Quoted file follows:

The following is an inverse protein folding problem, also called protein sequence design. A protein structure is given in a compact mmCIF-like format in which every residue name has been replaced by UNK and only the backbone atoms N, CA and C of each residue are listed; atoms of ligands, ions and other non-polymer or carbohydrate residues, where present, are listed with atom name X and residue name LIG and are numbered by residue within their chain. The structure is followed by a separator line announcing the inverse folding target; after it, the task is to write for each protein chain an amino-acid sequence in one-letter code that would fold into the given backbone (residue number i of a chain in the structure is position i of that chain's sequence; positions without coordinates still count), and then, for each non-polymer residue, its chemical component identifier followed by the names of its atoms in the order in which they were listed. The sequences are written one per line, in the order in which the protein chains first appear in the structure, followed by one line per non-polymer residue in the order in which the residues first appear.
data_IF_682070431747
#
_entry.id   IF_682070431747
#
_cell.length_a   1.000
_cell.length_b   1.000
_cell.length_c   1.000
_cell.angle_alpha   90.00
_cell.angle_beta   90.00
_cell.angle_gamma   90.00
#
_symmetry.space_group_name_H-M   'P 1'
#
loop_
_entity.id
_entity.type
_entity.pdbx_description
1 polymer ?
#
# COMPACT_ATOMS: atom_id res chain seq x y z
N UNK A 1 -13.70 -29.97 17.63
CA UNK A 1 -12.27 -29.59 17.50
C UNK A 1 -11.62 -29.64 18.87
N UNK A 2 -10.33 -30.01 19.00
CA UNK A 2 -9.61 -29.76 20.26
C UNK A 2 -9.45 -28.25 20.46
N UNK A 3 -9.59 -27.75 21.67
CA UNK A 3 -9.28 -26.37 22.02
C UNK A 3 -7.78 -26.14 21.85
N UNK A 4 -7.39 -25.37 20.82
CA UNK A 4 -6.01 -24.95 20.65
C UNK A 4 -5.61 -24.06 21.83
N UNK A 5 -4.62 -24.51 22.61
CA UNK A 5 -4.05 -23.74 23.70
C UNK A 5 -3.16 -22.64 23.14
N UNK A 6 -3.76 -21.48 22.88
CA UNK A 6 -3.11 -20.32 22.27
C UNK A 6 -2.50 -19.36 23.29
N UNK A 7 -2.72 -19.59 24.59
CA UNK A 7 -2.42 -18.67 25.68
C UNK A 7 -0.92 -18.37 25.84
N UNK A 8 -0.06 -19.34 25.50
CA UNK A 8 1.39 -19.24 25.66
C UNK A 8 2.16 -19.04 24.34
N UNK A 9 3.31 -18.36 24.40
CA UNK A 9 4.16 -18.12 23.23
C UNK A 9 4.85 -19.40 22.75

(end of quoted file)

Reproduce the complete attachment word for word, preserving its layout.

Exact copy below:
The following is an inverse protein folding problem, also called protein sequence design. A protein structure is given in a compact mmCIF-like format in which every residue name has been replaced by UNK and only the backbone atoms N, CA and C of each residue are listed; atoms of ligands, ions and other non-polymer or carbohydrate residues, where present, are listed with atom name X and residue name LIG and are numbered by residue within their chain. The structure is followed by a separator line announcing the inverse folding target; after it, the task is to write for each protein chain an amino-acid sequence in one-letter code that would fold into the given backbone (residue number i of a chain in the structure is position i of that chain's sequence; positions without coordinates still count), and then, for each non-polymer residue, its chemical component identifier followed by the names of its atoms in the order in which they were listed. The sequences are written one per line, in the order in which the protein chains first appear in the structure, followed by one line per non-polymer residue in the order in which the residues first appear.
data_IF_682070431747
#
_entry.id   IF_682070431747
#
_cell.length_a   1.000
_cell.length_b   1.000
_cell.length_c   1.000
_cell.angle_alpha   90.00
_cell.angle_beta   90.00
_cell.angle_gamma   90.00
#
_symmetry.space_group_name_H-M   'P 1'
#
loop_
_entity.id
_entity.type
_entity.pdbx_description
1 polymer ?
#
# COMPACT_ATOMS: atom_id res chain seq x y z
N UNK A 1 -13.70 -29.97 17.63
CA UNK A 1 -12.27 -29.59 17.50
C UNK A 1 -11.62 -29.64 18.87
N UNK A 2 -10.33 -30.01 19.00
CA UNK A 2 -9.61 -29.76 20.26
C UNK A 2 -9.45 -28.25 20.46
N UNK A 3 -9.59 -27.75 21.67
CA UNK A 3 -9.28 -26.37 22.02
C UNK A 3 -7.78 -26.14 21.85
N UNK A 4 -7.39 -25.37 20.82
CA UNK A 4 -6.01 -24.95 20.65
C UNK A 4 -5.61 -24.06 21.83
N UNK A 5 -4.62 -24.51 22.61
CA UNK A 5 -4.05 -23.74 23.70
C UNK A 5 -3.16 -22.64 23.14
N UNK A 6 -3.76 -21.48 22.88
CA UNK A 6 -3.11 -20.32 22.27
C UNK A 6 -2.50 -19.36 23.29
N UNK A 7 -2.72 -19.59 24.59
CA UNK A 7 -2.42 -18.67 25.68
C UNK A 7 -0.92 -18.37 25.84
N UNK A 8 -0.06 -19.34 25.50
CA UNK A 8 1.39 -19.24 25.66
C UNK A 8 2.16 -19.04 24.34
N UNK A 9 3.31 -18.36 24.40
CA UNK A 9 4.16 -18.12 23.23
C UNK A 9 4.85 -19.40 22.75